While reasonable Americans can disagree with a judge's rulings, questioning the legitimacy of a federal judge is inappropriate. In the words of American Bar Association president Linda Klein, "There are no so-called judges in America."  

 


The Illinois Bar Foundation is joining the Illinois Supreme Court Commission on Access to Justice, the Chicago Bar Foundation, and the Public Interest Law Initiative in inviting Illinois attorneys to participate in a statewide survey of pro bono activity.

The survey was emailed this week to all registered Illinois lawyers, who are encouraged to fill it out whether or not they regularly do pro bono work. It is open through March 10 and available here,  Responses are anonymous and only reported in the aggregate. Those who complete it are eligible to win a $500 gift certificate.

"The Illinois Supreme Court has a strong commitment to supporting pro bono as a professional responsibility and as a way to meet the legal needs of the poor. In order to address the justice gap, the Illinois Supreme Court ATJ Commission and others need to review how and why attorneys provide pro bono service and what can be done differently to expand services," said Illinois Supreme Court Justice Thomas L. Kilbride, ATJ Commission liaison for the court. "We invite attorneys from all four corners of the State to join us and participate in this survey."


Don’t miss this four-part series that explores the housing access injustices suffered by individuals and families facing economic challenges across the spectrum and how their communities are being devastated. Part 2 in this series, which takes place as a live webcast on February 22, 2017, examines a number of housing issues, including: housing rights for victims of domestic and sexual violence; “Ban the Box” laws and background checks designed to screen out undesirable tenants; how the abuse of due process rights by landlords can lead to rejection of eligible applicants and eviction of tenants; when landlords can legally exercise their rights to evict tenants; what remedies wrongfully-evicted tenants can pursue; current efforts to educate the public about the legal remedy of expungement; and how the displacement of families from housing affects the quality of life for those families. The series is designed for practitioners in local government, criminal justice, human rights law, education law, family law, real estate, and/or consumer protection law at all levels of practice experience. The seminar is presented by the ISBA Standing Committee on Racial and Ethnic Minorities and the Law, and co-sponsored by the ISBA Standing Committee on Disability Law, ISBA Standing Committee on Women and the Law, and the ISBA Diversity Leadership Council. It qualifies for 2.0 hours MCLE credit.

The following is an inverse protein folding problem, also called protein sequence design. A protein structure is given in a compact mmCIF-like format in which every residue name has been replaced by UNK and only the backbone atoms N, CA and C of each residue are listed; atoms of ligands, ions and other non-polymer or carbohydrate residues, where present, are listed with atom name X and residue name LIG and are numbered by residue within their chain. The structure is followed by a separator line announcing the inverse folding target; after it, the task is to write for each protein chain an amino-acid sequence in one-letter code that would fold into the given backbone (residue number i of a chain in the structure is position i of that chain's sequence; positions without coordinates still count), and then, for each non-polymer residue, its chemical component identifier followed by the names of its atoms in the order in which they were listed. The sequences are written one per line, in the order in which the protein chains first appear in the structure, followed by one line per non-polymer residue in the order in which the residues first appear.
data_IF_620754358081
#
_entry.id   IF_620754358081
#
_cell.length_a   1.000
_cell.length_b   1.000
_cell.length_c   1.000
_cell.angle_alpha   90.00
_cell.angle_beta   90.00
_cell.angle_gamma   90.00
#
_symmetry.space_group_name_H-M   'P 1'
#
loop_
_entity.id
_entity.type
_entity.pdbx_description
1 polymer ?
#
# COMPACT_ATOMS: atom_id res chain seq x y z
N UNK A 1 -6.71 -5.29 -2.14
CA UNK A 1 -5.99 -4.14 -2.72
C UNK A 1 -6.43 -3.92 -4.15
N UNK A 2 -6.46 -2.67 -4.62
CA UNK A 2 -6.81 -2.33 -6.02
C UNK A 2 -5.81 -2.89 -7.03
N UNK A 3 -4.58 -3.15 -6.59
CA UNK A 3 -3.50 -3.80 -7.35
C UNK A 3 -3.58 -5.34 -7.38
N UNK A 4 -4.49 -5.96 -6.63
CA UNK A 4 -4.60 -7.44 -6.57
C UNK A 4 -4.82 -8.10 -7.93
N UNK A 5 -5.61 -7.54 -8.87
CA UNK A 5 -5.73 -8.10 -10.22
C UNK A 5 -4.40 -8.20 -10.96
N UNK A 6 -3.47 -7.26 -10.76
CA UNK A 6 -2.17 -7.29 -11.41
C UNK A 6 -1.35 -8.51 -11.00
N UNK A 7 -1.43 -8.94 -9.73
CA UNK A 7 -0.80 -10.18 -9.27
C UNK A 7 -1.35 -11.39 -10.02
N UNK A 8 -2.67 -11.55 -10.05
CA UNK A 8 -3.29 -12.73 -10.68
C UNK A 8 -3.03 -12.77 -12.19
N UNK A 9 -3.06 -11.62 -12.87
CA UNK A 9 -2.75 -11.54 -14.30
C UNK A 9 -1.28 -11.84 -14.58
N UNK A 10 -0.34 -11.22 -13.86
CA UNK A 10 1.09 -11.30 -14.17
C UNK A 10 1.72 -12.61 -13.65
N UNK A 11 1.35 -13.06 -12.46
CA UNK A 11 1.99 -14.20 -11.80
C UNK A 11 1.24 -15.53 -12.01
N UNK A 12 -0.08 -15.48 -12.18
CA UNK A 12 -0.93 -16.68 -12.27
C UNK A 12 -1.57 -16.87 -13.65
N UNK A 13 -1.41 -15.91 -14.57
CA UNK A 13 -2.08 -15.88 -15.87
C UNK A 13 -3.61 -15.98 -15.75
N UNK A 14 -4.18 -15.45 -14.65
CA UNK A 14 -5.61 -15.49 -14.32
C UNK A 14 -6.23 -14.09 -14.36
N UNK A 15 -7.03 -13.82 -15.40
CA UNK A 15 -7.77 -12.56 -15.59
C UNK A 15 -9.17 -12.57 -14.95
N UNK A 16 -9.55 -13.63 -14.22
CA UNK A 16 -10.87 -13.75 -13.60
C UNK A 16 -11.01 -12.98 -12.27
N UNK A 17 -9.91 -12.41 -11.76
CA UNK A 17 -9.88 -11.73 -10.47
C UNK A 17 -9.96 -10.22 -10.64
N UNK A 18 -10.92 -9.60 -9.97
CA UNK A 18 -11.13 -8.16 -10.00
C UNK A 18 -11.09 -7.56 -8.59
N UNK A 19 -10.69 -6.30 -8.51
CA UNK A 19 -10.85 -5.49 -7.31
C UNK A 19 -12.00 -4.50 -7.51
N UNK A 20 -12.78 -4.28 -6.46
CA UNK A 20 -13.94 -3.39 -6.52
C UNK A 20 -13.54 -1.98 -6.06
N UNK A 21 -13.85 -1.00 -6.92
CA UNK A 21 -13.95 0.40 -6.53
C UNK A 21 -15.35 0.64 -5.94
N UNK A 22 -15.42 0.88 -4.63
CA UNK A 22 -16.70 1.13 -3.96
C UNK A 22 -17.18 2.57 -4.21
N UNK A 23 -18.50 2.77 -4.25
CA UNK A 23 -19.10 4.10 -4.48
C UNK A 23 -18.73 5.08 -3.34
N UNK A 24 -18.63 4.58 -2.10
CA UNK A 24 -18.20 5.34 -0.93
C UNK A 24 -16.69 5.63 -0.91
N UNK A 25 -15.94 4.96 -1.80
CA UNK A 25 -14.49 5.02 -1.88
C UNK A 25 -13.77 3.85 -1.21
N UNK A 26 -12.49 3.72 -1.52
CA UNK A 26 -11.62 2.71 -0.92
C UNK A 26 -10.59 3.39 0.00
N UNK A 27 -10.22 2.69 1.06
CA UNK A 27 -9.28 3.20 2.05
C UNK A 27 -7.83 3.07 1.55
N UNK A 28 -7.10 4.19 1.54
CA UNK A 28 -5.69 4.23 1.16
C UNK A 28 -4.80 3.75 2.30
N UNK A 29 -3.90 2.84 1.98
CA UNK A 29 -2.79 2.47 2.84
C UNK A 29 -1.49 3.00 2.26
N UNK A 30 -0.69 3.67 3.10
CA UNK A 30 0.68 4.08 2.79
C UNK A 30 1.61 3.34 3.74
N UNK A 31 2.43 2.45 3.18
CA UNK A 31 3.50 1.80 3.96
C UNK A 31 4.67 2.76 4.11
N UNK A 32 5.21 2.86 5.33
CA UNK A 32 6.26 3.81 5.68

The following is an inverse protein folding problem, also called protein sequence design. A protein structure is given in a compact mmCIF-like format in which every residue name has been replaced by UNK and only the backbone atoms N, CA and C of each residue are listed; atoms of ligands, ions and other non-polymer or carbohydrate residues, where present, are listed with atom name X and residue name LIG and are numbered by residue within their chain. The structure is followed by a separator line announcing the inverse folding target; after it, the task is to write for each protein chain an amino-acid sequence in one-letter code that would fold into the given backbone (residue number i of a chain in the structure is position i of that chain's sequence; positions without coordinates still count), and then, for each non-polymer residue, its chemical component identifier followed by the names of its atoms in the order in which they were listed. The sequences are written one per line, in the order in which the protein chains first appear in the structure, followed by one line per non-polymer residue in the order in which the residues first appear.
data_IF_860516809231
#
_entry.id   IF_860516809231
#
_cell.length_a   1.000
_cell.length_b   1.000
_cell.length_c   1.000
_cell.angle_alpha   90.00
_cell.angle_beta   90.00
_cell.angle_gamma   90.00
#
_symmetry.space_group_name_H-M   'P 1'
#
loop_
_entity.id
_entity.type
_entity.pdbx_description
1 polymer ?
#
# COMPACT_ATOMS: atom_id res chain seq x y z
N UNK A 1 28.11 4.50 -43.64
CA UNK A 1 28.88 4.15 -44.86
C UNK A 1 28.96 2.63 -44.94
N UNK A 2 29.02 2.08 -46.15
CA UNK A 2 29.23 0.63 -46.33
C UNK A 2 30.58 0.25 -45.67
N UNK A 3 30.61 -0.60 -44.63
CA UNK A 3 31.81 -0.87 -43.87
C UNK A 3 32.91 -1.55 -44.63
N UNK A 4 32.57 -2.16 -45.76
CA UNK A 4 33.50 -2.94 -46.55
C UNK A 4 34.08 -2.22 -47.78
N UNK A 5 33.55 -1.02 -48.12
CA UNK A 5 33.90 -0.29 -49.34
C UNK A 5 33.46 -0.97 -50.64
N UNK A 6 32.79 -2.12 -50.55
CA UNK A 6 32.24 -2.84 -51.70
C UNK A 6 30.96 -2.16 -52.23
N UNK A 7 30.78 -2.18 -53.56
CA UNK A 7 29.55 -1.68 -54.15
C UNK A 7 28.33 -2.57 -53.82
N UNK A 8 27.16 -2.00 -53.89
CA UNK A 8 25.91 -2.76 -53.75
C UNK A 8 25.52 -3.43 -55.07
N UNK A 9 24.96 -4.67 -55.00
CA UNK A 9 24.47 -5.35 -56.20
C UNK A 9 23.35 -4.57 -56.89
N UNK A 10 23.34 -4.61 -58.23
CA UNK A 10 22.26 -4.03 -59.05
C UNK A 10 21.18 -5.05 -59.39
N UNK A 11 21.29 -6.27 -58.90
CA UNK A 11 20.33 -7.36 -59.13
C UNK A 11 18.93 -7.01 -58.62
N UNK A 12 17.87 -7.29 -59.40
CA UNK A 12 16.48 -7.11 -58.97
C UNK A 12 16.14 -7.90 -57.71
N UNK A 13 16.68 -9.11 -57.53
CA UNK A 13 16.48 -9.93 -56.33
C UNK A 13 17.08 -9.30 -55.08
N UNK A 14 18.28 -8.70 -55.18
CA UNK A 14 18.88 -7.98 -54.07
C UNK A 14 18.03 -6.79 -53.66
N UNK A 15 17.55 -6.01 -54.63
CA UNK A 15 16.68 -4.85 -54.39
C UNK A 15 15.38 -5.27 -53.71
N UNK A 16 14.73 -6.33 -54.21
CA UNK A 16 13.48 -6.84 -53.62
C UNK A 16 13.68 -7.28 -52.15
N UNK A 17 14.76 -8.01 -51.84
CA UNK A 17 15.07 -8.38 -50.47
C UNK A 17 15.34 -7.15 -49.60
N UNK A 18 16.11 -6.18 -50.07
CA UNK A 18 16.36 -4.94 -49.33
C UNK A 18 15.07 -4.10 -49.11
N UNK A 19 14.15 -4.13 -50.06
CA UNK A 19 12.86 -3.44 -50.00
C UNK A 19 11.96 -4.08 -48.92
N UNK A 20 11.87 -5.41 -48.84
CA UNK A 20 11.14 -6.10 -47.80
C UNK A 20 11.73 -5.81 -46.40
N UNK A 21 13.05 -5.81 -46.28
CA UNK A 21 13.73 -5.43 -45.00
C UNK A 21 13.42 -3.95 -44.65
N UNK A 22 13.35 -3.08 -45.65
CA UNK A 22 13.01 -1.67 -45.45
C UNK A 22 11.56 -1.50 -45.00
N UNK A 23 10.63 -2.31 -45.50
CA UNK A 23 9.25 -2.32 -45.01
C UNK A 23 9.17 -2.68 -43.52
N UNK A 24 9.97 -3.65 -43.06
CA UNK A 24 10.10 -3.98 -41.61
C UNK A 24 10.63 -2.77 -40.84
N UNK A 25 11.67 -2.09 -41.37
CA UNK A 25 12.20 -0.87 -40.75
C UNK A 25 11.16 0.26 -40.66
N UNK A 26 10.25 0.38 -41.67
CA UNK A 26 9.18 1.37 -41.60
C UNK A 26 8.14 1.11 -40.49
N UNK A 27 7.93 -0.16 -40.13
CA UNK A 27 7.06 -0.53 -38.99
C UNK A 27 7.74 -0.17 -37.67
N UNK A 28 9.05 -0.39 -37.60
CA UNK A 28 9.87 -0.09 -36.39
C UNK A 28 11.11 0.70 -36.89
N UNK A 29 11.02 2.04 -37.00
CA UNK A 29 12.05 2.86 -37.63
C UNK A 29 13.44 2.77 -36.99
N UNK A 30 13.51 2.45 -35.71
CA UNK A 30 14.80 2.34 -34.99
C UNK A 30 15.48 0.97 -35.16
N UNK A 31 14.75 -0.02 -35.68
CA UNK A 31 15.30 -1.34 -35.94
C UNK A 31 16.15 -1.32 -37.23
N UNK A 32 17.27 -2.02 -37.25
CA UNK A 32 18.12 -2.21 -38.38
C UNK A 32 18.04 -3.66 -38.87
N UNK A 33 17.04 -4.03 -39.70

Click here for more information and to register.



The Illinois State Bar Association's Lawyer Finder Service provides referrals to local lawyers Mondays through Fridays. The Service makes referrals in a number of areas of law. For the month of January 2017, there were 1003 referrals. ISBA helped people in need of legal services find lawyers in the following areas:


By John E. Brennock